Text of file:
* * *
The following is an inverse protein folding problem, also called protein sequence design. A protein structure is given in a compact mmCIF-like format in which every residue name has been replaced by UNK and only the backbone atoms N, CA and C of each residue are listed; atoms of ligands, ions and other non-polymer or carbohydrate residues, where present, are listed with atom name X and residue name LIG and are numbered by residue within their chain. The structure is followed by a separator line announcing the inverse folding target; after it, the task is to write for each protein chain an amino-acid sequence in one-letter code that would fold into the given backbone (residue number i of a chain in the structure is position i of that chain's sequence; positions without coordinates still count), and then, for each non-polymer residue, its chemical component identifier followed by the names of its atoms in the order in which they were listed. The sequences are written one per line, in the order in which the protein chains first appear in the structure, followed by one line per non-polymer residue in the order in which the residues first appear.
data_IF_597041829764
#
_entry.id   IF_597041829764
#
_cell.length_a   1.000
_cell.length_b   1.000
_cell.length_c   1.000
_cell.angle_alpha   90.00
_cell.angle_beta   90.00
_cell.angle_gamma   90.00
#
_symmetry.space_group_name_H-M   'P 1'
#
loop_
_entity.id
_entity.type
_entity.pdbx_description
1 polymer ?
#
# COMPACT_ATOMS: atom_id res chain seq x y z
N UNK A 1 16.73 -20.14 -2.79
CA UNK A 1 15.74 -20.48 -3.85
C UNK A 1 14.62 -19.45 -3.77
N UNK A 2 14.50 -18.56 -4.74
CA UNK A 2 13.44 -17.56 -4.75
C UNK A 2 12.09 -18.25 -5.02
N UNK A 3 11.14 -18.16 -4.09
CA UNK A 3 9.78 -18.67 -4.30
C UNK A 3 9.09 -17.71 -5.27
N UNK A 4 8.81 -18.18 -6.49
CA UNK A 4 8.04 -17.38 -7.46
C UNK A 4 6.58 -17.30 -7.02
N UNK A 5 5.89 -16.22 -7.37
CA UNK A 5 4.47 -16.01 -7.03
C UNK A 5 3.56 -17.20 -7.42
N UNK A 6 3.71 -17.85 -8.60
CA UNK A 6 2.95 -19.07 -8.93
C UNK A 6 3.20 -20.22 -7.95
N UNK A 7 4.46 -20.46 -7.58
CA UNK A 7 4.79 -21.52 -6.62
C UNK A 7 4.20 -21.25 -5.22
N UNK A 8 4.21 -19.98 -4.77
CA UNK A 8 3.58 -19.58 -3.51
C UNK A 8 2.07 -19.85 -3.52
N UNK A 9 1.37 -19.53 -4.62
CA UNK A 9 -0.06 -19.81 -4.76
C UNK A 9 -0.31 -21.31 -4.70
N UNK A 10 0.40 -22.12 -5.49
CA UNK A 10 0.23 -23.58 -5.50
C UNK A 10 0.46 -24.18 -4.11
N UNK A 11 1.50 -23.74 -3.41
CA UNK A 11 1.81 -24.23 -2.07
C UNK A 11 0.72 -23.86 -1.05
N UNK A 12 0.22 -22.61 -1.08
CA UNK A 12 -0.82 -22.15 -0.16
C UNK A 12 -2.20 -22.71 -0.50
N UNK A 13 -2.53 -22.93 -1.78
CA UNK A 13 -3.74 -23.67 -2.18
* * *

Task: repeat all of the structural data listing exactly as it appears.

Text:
The following is an inverse protein folding problem, also called protein sequence design. A protein structure is given in a compact mmCIF-like format in which every residue name has been replaced by UNK and only the backbone atoms N, CA and C of each residue are listed; atoms of ligands, ions and other non-polymer or carbohydrate residues, where present, are listed with atom name X and residue name LIG and are numbered by residue within their chain. The structure is followed by a separator line announcing the inverse folding target; after it, the task is to write for each protein chain an amino-acid sequence in one-letter code that would fold into the given backbone (residue number i of a chain in the structure is position i of that chain's sequence; positions without coordinates still count), and then, for each non-polymer residue, its chemical component identifier followed by the names of its atoms in the order in which they were listed. The sequences are written one per line, in the order in which the protein chains first appear in the structure, followed by one line per non-polymer residue in the order in which the residues first appear.
data_IF_597041829764
#
_entry.id   IF_597041829764
#
_cell.length_a   1.000
_cell.length_b   1.000
_cell.length_c   1.000
_cell.angle_alpha   90.00
_cell.angle_beta   90.00
_cell.angle_gamma   90.00
#
_symmetry.space_group_name_H-M   'P 1'
#
loop_
_entity.id
_entity.type
_entity.pdbx_description
1 polymer ?
#
# COMPACT_ATOMS: atom_id res chain seq x y z
N UNK A 1 16.73 -20.14 -2.79
CA UNK A 1 15.74 -20.48 -3.85
C UNK A 1 14.62 -19.45 -3.77
N UNK A 2 14.50 -18.56 -4.74
CA UNK A 2 13.44 -17.56 -4.75
C UNK A 2 12.09 -18.25 -5.02
N UNK A 3 11.14 -18.16 -4.09
CA UNK A 3 9.78 -18.67 -4.30
C UNK A 3 9.09 -17.71 -5.27
N UNK A 4 8.81 -18.18 -6.49
CA UNK A 4 8.04 -17.38 -7.46
C UNK A 4 6.58 -17.30 -7.02
N UNK A 5 5.89 -16.22 -7.37
CA UNK A 5 4.47 -16.01 -7.03
C UNK A 5 3.56 -17.20 -7.42
N UNK A 6 3.71 -17.85 -8.60
CA UNK A 6 2.95 -19.07 -8.93
C UNK A 6 3.20 -20.22 -7.95
N UNK A 7 4.46 -20.46 -7.58
CA UNK A 7 4.79 -21.52 -6.62
C UNK A 7 4.20 -21.25 -5.22
N UNK A 8 4.21 -19.98 -4.77
CA UNK A 8 3.58 -19.58 -3.51
C UNK A 8 2.07 -19.85 -3.52
N UNK A 9 1.37 -19.53 -4.62
CA UNK A 9 -0.06 -19.81 -4.76
C UNK A 9 -0.31 -21.31 -4.70
N UNK A 10 0.40 -22.12 -5.49
CA UNK A 10 0.23 -23.58 -5.50
C UNK A 10 0.46 -24.18 -4.11
N UNK A 11 1.50 -23.74 -3.41
CA UNK A 11 1.81 -24.23 -2.07
C UNK A 11 0.72 -23.86 -1.05
N UNK A 12 0.22 -22.61 -1.08
CA UNK A 12 -0.82 -22.15 -0.16
C UNK A 12 -2.20 -22.71 -0.50
N UNK A 13 -2.53 -22.93 -1.78
CA UNK A 13 -3.74 -23.67 -2.18